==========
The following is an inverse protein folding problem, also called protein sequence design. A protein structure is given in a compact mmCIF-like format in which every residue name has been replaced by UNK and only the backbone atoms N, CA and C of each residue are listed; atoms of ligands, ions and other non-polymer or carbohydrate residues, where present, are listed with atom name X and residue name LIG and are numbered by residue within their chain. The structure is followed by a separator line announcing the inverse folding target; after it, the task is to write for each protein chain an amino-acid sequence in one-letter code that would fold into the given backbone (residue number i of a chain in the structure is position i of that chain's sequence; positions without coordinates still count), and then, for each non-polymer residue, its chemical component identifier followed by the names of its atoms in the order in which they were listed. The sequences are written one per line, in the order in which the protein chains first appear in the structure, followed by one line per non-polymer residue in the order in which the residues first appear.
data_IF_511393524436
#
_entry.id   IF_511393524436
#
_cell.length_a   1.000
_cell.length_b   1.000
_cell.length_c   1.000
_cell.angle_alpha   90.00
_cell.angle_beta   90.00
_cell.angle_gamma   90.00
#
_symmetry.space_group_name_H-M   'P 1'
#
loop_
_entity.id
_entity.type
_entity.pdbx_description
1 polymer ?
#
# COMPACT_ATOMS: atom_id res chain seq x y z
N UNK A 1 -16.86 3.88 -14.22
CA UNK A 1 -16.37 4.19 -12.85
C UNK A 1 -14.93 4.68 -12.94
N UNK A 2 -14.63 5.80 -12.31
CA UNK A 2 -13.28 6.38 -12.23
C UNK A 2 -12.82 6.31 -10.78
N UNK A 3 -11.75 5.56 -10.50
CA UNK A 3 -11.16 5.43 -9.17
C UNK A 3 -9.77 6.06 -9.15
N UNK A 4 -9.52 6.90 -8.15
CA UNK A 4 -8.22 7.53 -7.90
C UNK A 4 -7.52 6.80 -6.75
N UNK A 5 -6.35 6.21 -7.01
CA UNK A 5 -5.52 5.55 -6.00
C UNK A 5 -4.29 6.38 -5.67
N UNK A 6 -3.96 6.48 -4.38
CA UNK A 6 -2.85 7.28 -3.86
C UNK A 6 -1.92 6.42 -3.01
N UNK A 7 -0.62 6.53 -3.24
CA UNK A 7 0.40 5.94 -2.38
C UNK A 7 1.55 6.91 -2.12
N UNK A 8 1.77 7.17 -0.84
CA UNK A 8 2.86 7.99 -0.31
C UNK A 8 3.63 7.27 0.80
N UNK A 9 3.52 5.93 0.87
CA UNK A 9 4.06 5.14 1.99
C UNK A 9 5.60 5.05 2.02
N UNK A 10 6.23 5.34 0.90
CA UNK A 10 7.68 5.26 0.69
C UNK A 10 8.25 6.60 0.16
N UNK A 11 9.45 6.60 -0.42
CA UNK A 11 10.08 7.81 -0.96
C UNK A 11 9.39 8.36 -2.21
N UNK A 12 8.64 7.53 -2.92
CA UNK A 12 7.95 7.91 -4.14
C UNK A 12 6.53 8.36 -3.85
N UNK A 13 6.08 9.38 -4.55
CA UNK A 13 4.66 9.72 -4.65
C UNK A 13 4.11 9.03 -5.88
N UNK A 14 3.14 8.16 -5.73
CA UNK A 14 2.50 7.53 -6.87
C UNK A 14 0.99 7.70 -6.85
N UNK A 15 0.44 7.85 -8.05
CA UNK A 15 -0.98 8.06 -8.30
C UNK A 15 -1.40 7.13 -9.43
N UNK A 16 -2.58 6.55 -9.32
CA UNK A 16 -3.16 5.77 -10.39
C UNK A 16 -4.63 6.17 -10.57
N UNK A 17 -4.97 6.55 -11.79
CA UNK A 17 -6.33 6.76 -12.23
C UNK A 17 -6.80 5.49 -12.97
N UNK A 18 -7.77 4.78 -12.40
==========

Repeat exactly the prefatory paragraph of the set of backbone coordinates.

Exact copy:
The following is an inverse protein folding problem, also called protein sequence design. A protein structure is given in a compact mmCIF-like format in which every residue name has been replaced by UNK and only the backbone atoms N, CA and C of each residue are listed; atoms of ligands, ions and other non-polymer or carbohydrate residues, where present, are listed with atom name X and residue name LIG and are numbered by residue within their chain. The structure is followed by a separator line announcing the inverse folding target; after it, the task is to write for each protein chain an amino-acid sequence in one-letter code that would fold into the given backbone (residue number i of a chain in the structure is position i of that chain's sequence; positions without coordinates still count), and then, for each non-polymer residue, its chemical component identifier followed by the names of its atoms in the order in which they were listed. The sequences are written one per line, in the order in which the protein chains first appear in the structure, followed by one line per non-polymer residue in the order in which the residues first appear.